Many Ukrainians have long suspected the news they receive is censored and manipulated. Now, a purported government document seems to confirm these suspicions. The document, if authentic, indicates that newspaper and television editors receive precise instructions from the government on how to present the news.
Prague, 13 September 2002 (RFE/RL) -- The Ukrainian opposition claims that a recently released document proves the government maintains rigorous control over the news that citizens receive.
The confidential document was made public last week by Mykola Tomenko, a member of parliament and head of its Committee on Freedom of Information. He said it was given to him by a senior Ukrainian television executive who wishes to remain anonymous.
Titled "Additional Commentaries for the Events of Week 36 -- For Official Use," the document appears to be one of a regular series of instructions sent to editors. It spells out how sensitive subjects should be handled and which issues should not be covered.
One of Ukraine's best-known television news personalities, who also wishes to remain anonymous, confirmed to RFE/RL that the government instructions are sent to the country's largest newspapers and all television channels. He said there is an appearance of press freedom in Ukraine, but that major media outlets are tightly controlled by President Leonid Kuchma.
The presidential administration denies it is responsible for the document.
Since Ukrainian independence 11 years ago, successive governments promised that the censorship and media control of the communist era was over. Many observers believe the old habits still persist, however.
During the last six years of rule by Kuchma, journalists have complained of coercion and intimidation by government officials, especially during election campaigns. Investigations by the European Union, Western governments, and international media-watchdog groups support these claims.
More than 10 journalists have been murdered in Ukraine since 1991.
The new document -- seen by RFE/RL -- sets out how the media should cover 32 forthcoming issues. It purportedly shows Kuchma's administration eager to discredit popular opposition leader and former Prime Minister Viktor Yushchenko. It offers instructions for how to portray Yushchenko as inconsistent and untrustworthy.
Another item in the document deals with demonstrations planned for next week to mark the second anniversary of the murder of opposition journalist Heorhiy Gongadze. Kuchma has been accused of involvement in Gongadze's death, which he denies.
The document suggests the democratic credentials of some groups taking part in the protests should be challenged. It also instructs the media to divert attention from the demonstrations by "reviving" the emotional issue of a monument to Polish soldiers in a cemetery in western Ukraine. The soldiers died in battles with Ukrainians fighting for independence. The Polish president was forced to cancel a visit to inaugurate the monument after Ukrainian nationalists objected to the wording on it.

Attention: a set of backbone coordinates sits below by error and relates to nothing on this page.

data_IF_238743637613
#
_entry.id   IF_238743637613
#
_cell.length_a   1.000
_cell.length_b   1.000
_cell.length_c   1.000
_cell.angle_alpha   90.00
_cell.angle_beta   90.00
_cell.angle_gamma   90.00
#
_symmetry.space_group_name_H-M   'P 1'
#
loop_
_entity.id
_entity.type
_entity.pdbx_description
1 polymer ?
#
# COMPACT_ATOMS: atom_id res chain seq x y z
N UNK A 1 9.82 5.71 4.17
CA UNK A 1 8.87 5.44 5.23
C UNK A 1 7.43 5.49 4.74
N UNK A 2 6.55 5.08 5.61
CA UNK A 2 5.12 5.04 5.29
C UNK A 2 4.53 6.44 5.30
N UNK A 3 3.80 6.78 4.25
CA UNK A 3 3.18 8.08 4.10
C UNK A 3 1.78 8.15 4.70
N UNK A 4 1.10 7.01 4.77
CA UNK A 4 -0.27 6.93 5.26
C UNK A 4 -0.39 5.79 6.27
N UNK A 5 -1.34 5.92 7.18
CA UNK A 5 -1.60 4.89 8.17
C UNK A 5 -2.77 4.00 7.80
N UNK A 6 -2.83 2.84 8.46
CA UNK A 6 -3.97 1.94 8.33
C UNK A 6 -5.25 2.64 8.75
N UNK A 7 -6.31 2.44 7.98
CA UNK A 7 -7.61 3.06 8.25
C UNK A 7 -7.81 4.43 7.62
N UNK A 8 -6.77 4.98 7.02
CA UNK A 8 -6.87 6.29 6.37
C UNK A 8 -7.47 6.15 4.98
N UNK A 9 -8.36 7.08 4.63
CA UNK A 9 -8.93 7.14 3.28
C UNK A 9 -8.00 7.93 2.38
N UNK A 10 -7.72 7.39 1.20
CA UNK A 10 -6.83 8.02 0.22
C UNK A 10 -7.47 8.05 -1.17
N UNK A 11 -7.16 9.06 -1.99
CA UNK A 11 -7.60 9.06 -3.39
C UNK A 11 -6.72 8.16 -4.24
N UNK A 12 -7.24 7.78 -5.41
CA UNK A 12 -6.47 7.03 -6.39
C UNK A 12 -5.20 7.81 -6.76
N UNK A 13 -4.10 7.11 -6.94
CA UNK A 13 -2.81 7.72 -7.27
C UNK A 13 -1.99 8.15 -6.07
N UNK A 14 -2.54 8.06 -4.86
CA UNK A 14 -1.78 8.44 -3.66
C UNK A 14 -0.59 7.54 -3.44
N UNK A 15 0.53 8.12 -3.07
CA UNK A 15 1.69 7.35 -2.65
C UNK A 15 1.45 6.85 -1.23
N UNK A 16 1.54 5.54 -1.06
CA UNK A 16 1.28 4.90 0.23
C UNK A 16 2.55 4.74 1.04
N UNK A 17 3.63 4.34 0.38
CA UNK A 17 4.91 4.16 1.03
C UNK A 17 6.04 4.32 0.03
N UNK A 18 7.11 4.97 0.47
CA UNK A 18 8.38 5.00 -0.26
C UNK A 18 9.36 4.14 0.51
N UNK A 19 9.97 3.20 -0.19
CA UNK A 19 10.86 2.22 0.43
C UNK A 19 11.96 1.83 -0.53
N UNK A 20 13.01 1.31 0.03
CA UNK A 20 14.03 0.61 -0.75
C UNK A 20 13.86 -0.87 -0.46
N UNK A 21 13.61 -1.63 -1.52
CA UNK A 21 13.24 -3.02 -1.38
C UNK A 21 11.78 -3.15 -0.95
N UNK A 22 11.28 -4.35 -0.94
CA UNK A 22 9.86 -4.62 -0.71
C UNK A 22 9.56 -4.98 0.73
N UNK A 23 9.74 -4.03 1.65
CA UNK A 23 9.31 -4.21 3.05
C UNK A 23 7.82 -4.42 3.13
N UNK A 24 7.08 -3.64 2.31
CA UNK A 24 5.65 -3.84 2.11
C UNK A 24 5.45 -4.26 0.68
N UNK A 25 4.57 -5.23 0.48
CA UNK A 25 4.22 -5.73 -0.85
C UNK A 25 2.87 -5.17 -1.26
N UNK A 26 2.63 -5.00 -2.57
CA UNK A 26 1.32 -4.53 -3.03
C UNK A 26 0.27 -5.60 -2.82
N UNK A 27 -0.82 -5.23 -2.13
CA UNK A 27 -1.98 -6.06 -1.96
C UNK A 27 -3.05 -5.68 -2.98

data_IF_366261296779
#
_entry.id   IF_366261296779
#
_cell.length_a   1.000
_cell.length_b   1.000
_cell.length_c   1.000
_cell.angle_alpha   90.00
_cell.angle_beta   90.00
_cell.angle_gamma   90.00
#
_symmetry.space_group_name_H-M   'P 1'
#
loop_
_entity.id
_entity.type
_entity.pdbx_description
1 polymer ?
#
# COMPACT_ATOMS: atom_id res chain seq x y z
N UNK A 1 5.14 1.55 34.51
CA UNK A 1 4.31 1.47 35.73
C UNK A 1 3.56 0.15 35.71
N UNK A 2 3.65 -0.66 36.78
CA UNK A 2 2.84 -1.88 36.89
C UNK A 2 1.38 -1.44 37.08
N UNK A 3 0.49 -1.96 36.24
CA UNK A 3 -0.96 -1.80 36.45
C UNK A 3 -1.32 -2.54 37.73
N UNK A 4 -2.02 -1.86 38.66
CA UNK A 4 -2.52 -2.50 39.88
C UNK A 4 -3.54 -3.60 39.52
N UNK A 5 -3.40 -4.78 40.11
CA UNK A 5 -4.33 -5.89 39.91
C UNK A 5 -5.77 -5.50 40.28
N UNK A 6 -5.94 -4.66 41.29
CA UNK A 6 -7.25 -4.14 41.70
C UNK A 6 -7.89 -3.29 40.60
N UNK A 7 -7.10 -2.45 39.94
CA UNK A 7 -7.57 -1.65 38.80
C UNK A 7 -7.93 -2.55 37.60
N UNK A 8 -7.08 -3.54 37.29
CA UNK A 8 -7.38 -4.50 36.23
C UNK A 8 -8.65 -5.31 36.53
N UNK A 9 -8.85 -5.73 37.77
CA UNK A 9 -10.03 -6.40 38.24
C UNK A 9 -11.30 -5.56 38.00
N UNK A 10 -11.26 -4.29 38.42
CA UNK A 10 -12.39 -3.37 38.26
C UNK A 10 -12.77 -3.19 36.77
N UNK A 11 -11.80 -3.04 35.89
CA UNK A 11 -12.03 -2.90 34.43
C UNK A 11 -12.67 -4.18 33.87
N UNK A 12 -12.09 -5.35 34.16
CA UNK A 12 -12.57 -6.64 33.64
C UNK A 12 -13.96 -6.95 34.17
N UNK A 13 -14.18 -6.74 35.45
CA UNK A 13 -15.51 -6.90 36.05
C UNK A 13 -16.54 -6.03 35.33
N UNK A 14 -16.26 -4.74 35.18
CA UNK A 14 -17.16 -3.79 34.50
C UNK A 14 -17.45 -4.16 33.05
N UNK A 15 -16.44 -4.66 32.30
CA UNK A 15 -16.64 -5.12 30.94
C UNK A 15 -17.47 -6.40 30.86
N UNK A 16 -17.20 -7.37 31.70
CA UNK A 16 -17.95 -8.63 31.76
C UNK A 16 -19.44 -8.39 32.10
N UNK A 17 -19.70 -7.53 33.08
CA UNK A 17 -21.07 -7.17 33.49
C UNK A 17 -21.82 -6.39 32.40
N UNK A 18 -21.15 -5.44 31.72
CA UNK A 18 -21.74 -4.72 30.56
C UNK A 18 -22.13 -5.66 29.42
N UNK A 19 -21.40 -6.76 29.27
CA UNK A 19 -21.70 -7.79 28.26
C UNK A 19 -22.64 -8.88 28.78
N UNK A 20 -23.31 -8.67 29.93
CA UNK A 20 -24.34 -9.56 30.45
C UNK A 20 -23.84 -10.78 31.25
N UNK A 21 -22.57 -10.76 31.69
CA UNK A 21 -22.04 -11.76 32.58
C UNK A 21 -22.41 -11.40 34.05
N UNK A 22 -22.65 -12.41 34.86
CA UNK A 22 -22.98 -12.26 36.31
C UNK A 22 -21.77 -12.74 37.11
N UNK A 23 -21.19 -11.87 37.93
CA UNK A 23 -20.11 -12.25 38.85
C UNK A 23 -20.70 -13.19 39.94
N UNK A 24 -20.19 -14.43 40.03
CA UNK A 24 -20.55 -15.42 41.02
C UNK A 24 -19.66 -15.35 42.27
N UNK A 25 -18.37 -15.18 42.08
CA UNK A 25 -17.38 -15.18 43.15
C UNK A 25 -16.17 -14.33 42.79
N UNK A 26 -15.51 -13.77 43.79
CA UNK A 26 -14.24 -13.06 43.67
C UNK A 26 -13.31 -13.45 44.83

A Ukrainian court ruled yesterday that the rally cannot be staged in central Kyiv but could be moved to an airfield outside the capital.
The document also contains a list of upcoming events the media is ordered to ignore, including a press conference given by an opposition group and the work of a commission dealing with journalistic ethics.
Tomenko says the document was distributed to members of the media by Serhiy Vasilyev, who heads the government department that deals with information policy. Vasilyev scoffed at that suggestion: "Mykola Tomenko woke up, got hold of some documents and said, 'Oh, I dreamed that these documents were authored by Vasilyev in the presidential administration."
Although Vasilyev said he did not write the document, he refused to directly deny that the government was responsible for the instructions. He jokingly suggested that Tomenko could have faked the document himself: "In the same way that he [Tomenko] said I was responsible for this document, I could equally say it was his. And I could say, 'Hey, Mykola! We wrote this together last night. Have you forgotten?'"
The document has no official markings that could help verify its origins. Tomenko explained why he nevertheless decided to publicize its existence: "So why have I made public this document without it bearing an official stamp showing it to be from the presidential administration and without a witness? Because the person who gave me this document does not want to be a witness in public. But even a superficial analysis of the recommendations made to television and radio companies and newspapers reflect completely what has been published, that is, ignoring press conferences given by the opposition and diverting society's attention from the demonstrations planned against the government."
Tomenko said government press control should be fought through the courts. He said that is the best way to show such documents contravene the Ukrainian constitution, which forbids news censorship. However, Tomenko thinks it unlikely that editors will be courageous enough to do this: "It's difficult to stop this hidden official censorship. The only thing I can do for the moment is to say that it exists and by publicizing these things to draw society's attention to the fact that the degree of censorship in our lives is not decreasing following the president's various declarations about democratization and freedom of speech but, on the contrary, is increasing."
In response to the document, Yushchenko has announced that his party, Our Ukraine, will try to establish a media group of its own to counter government censorship.